To further determine whether HBx or Icaritin treatment alters the degree of malignancy in hepatoma cells, HepG2 cells were stably transfected with HBP1 with or without lentivirus expressing HBx or Icaritin treatment. As shown in Fig. 7C and 7D, HBx rescued HBP1-mediated decrease of cell proliferation and migration, and the increase of cell apoptosis, while Icaritin enhanced HBP1-mediated decrease of cell proliferation and migration, and the and the increase of cell apoptosis. These results indicate that HBP1 inhibits malignancy in hepatoma cells through suppressing AFP, and HBx or Icaritin influences hepatoma cell malignancy through regulating HBP1-AFP axis. We also examined the K419R mutant and confirmed that the effect of HBP1 on cell proliferation, migration and apoptosis is dependent on its acetylation of K419 (Fig. 7E).
HBP1 deletion aggravates DEN/CCl4-induced hepatoma
To further investigate the function of HBP1 in the development of hepatoma, we constructed HBP1 knockout mice using the CRISPR/Cas9 system. The removal of 194 base pairs in the third exon of the HBP1 gene prevented the HBP1 gene transcription is prematurely terminated, resulting in the deletion of HBP1 protein. After genetic identification of newborn mice, we selected two groups of wild-type and HBP1-deficient mice and randomly assigned six wild-type and six HBP1-deficient mice per group. One group was treated with DEN/CCl4 to construct a mouse hepatic fibrosis and hepatoma models, and the other group was treated with saline/olive oil as a negative control. About 12 weeks later, the mouse hepatic fibrosis model was firstly established. We sacrificed the mice and excised the livers for analyses. As shown in Fig. S1A, more inflammatory cell infiltrations and necrotic foci were formed in the liver of HBP1-deficient mice treated with DEN/CCl4 compared with that of HBP1 wild-type mice. Masson staining and Sirius Red staining showed that hepatic fibrosis only occurred in the mouse group treated with DEN/CCl4, and more severe hepatic fibrosis occurred in HBP1-deficient mice (Fig. S1B). There was no liver damage and fibrosis in wild-type or HBP1-deficient mice in the groups not treated with DEN/CCl4 (Fig. S2A, S2B). We then detected the protein and mRNA levels of several inflammatory factors associated with hepatic fibrosis in the liver of mice. As shown in Fig. S1C and S1D, the protein and mRNA levels of TypeⅠcollagen, Type Ⅲ collagen and TNF-α were increased in the liver of HBP1-deficient mice, while IL-1β expression was unchanged compared with levels in wild-type HBP1 mice. We also tested ALT and AST levels in mice serum. ALT and AST levels increased after DEN/CCl4 treatment and both levels increased more significantly in HBP1-deficient mice compared with wild-type mice (Fig. S1E), indicating that HBP1-deficient mice had more severe liver function damage after DEN/CCl4 treatment, whereas ALT and AST levels did not increase in the group without DEN/CCl4 treatment (Fig. S2C).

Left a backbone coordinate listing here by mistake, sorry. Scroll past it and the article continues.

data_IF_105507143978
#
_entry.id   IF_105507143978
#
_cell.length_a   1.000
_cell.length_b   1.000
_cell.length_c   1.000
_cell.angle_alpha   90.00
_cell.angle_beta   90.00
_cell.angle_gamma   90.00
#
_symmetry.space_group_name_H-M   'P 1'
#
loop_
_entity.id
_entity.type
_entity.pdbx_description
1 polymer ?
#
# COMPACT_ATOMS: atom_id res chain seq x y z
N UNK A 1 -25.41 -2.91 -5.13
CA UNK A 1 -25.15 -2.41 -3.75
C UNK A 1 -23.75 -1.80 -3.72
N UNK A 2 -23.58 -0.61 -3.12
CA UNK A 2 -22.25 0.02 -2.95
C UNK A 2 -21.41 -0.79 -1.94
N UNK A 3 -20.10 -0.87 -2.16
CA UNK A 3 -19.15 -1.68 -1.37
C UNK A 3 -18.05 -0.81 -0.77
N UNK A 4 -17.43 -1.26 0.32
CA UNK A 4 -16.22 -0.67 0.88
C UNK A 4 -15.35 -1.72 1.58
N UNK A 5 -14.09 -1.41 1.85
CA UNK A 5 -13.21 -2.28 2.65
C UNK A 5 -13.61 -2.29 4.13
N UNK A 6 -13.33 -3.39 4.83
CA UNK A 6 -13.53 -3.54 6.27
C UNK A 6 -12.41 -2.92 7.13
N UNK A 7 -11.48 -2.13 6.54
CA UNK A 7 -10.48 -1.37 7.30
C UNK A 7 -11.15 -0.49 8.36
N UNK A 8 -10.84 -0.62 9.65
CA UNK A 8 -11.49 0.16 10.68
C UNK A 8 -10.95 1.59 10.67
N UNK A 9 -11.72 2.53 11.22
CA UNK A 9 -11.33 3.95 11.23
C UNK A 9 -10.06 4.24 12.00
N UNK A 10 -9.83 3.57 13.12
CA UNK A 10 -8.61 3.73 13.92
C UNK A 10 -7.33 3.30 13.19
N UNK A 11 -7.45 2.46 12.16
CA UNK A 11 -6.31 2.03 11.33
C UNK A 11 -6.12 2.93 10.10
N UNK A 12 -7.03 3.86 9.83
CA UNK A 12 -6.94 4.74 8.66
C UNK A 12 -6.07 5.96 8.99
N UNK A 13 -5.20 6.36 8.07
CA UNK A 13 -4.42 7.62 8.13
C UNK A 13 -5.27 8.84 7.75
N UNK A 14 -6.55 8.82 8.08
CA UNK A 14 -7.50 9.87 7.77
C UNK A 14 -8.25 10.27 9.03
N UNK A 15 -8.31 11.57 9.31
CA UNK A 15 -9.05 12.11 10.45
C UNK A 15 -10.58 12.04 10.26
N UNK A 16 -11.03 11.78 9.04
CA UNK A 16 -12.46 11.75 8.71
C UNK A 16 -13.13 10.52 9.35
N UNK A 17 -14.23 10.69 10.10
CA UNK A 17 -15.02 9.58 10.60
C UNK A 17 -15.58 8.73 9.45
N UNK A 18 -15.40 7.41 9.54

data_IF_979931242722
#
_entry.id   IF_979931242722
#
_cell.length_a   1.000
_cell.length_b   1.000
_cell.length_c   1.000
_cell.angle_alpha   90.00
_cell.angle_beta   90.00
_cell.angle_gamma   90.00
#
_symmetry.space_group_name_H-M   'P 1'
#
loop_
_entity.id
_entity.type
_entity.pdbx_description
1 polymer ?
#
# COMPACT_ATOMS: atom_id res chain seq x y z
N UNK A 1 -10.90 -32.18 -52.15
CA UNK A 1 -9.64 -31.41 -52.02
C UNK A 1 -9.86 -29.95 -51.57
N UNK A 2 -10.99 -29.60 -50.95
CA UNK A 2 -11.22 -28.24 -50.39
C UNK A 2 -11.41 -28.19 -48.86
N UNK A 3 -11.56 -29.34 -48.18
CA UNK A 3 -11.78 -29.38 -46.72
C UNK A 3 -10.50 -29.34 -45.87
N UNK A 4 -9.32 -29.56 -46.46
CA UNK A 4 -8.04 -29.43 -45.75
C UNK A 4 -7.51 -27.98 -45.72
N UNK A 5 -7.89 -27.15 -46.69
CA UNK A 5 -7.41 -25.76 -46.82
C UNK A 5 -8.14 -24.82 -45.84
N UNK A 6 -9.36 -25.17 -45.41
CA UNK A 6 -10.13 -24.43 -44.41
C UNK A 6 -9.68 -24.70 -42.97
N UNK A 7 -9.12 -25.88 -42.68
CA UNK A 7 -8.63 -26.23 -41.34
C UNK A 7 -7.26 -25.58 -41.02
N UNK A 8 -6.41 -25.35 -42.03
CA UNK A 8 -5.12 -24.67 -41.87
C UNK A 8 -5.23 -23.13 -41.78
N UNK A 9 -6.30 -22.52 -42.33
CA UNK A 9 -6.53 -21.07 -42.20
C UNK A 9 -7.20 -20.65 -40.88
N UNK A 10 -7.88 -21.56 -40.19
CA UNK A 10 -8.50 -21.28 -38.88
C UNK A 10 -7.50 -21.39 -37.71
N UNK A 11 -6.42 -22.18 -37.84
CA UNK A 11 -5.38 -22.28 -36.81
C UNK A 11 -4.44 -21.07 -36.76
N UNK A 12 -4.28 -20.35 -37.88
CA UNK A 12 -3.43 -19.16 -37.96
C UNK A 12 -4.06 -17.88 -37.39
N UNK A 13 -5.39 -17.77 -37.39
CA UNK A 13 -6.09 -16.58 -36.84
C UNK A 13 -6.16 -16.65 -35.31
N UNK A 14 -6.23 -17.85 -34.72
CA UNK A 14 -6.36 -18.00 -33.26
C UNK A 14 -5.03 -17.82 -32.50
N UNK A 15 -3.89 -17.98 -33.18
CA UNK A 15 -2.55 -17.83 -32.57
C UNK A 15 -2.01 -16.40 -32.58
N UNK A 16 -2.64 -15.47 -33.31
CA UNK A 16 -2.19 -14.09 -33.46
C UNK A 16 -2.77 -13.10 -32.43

In separate experiments, mice were treated with DEN/CCl4 or saline/olive oil (as a negative control) for longer (about 20 weeks) to induce hepatoma. HBP1-deficient mice had more liver tumor tissue blocks, and the tumor tissue volume was larger compared with wild-type mice (Fig. 8A). In addition, multiple nodules were clearly visible on the HBP1-deficient mouse liver surface, while the wild-type mouse liver was relatively smooth. As shown in Fig. 8B and 8C, the protein level and mRNA level of AFP were increased in the liver of HBP1-deficient mice. Since AFP is a serum marker of primary liver cancer, we evaluated the AFP content in mouse serum using ELISA and found that serum AFP level of HBP1-deficient mice was higher than that of wild-type mice (Fig. 8D). IHC staining of paraffin sections showed that Ki67 expression was higher in HBP1-deficient mice compared with wild-type mice (Fig. 8E), indicating that HBP1-deficient mouse hepatoma is more malignant in the DEN/CCl4-induced hepatoma model. Together, the data suggest that HBP1 deletion aggravates DEN/CCl4-induced liver damage, hepatic fibrosis and hepatoma in mice. Our results are thus consistent with a model in which HBP1 inhibits hepatoma by repressing the expression of AFP (see model in Fig. 8F).